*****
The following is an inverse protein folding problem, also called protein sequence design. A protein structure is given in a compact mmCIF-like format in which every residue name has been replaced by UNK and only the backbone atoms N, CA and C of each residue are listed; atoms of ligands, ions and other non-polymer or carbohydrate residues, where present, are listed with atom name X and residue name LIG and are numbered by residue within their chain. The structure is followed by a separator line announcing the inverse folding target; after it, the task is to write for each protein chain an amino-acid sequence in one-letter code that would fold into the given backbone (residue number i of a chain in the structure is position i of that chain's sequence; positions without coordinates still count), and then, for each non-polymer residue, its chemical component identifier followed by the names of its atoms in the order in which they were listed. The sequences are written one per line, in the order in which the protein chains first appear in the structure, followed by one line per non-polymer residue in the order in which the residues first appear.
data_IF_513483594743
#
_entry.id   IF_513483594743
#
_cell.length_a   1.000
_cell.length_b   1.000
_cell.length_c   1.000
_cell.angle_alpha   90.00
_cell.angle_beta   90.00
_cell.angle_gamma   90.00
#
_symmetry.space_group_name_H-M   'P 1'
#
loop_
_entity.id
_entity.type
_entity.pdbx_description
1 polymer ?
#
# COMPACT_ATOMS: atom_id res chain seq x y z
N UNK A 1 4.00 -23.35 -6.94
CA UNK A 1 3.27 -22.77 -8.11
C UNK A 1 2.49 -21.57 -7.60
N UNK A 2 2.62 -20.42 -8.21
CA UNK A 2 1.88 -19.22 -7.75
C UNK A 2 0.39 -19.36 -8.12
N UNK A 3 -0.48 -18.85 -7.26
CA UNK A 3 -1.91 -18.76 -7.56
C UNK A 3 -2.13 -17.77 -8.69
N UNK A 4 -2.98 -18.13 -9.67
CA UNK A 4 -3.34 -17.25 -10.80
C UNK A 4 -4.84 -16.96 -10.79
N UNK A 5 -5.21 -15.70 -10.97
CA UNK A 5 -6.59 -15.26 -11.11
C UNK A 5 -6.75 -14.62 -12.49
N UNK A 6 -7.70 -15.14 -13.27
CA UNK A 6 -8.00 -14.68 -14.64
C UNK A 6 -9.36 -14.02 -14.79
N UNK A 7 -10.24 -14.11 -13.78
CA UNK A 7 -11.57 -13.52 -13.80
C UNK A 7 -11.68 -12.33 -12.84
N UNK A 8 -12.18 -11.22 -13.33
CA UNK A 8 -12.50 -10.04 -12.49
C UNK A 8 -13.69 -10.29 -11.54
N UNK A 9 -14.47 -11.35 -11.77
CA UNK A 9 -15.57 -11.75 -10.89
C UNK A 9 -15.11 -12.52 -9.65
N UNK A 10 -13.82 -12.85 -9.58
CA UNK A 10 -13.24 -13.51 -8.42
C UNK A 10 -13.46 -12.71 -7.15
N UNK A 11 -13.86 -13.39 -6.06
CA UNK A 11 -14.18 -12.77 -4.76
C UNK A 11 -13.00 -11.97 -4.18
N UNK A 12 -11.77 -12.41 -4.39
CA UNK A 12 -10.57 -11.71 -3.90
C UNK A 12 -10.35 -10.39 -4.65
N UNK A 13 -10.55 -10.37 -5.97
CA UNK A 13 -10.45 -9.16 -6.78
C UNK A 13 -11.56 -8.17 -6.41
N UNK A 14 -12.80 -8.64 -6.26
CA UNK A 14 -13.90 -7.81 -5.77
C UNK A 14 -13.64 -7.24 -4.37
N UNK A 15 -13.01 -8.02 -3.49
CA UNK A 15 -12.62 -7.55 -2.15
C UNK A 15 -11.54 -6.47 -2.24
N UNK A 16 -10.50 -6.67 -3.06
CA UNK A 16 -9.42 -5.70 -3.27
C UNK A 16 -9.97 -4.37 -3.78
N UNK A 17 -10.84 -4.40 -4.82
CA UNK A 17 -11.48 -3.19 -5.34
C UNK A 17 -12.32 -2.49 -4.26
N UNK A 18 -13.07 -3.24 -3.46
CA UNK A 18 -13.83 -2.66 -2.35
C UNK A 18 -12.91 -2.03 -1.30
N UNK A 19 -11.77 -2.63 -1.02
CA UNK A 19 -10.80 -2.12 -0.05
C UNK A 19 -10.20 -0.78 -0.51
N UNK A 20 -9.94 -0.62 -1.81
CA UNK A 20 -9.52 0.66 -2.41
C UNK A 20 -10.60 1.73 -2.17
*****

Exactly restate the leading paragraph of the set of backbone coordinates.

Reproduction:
The following is an inverse protein folding problem, also called protein sequence design. A protein structure is given in a compact mmCIF-like format in which every residue name has been replaced by UNK and only the backbone atoms N, CA and C of each residue are listed; atoms of ligands, ions and other non-polymer or carbohydrate residues, where present, are listed with atom name X and residue name LIG and are numbered by residue within their chain. The structure is followed by a separator line announcing the inverse folding target; after it, the task is to write for each protein chain an amino-acid sequence in one-letter code that would fold into the given backbone (residue number i of a chain in the structure is position i of that chain's sequence; positions without coordinates still count), and then, for each non-polymer residue, its chemical component identifier followed by the names of its atoms in the order in which they were listed. The sequences are written one per line, in the order in which the protein chains first appear in the structure, followed by one line per non-polymer residue in the order in which the residues first appear.